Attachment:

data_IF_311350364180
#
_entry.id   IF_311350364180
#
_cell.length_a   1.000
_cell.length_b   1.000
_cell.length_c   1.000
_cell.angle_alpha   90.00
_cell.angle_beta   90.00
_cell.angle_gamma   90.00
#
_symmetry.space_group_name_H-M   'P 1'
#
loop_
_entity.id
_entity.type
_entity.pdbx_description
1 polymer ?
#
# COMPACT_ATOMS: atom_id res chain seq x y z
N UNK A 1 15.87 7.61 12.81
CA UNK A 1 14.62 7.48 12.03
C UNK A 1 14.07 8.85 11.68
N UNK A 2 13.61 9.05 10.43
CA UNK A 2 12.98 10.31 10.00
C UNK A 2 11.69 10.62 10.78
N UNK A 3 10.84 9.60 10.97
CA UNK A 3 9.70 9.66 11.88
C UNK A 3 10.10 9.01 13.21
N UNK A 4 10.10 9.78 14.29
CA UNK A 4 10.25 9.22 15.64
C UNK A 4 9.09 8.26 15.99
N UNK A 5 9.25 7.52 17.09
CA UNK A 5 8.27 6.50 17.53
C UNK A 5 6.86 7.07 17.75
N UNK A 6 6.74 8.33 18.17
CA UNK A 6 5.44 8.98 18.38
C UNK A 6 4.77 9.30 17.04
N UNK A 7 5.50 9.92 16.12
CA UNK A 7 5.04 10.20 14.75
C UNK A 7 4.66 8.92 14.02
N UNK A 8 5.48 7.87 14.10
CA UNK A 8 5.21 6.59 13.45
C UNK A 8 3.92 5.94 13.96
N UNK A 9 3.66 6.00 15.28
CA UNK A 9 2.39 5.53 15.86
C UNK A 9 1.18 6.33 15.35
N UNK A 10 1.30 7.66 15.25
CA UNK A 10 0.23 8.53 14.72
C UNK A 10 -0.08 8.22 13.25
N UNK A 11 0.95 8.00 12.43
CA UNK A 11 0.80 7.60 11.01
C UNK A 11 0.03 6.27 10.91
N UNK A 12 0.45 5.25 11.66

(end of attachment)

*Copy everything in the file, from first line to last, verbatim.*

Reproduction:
data_IF_311350364180
#
_entry.id   IF_311350364180
#
_cell.length_a   1.000
_cell.length_b   1.000
_cell.length_c   1.000
_cell.angle_alpha   90.00
_cell.angle_beta   90.00
_cell.angle_gamma   90.00
#
_symmetry.space_group_name_H-M   'P 1'
#
loop_
_entity.id
_entity.type
_entity.pdbx_description
1 polymer ?
#
# COMPACT_ATOMS: atom_id res chain seq x y z
N UNK A 1 15.87 7.61 12.81
CA UNK A 1 14.62 7.48 12.03
C UNK A 1 14.07 8.85 11.68
N UNK A 2 13.61 9.05 10.43
CA UNK A 2 12.98 10.31 10.00
C UNK A 2 11.69 10.62 10.78
N UNK A 3 10.84 9.60 10.97
CA UNK A 3 9.70 9.66 11.88
C UNK A 3 10.10 9.01 13.21
N UNK A 4 10.10 9.78 14.29
CA UNK A 4 10.25 9.22 15.64
C UNK A 4 9.09 8.26 15.99
N UNK A 5 9.25 7.52 17.09
CA UNK A 5 8.27 6.50 17.53
C UNK A 5 6.86 7.07 17.75
N UNK A 6 6.74 8.33 18.17
CA UNK A 6 5.44 8.98 18.38
C UNK A 6 4.77 9.30 17.04
N UNK A 7 5.50 9.92 16.12
CA UNK A 7 5.04 10.20 14.75
C UNK A 7 4.66 8.92 14.02
N UNK A 8 5.48 7.87 14.10
CA UNK A 8 5.21 6.59 13.45
C UNK A 8 3.92 5.94 13.96
N UNK A 9 3.66 6.00 15.28
CA UNK A 9 2.39 5.53 15.86
C UNK A 9 1.18 6.33 15.35
N UNK A 10 1.30 7.66 15.25
CA UNK A 10 0.23 8.53 14.72
C UNK A 10 -0.08 8.22 13.25
N UNK A 11 0.95 8.00 12.43
CA UNK A 11 0.80 7.60 11.01
C UNK A 11 0.03 6.27 10.91
N UNK A 12 0.45 5.25 11.66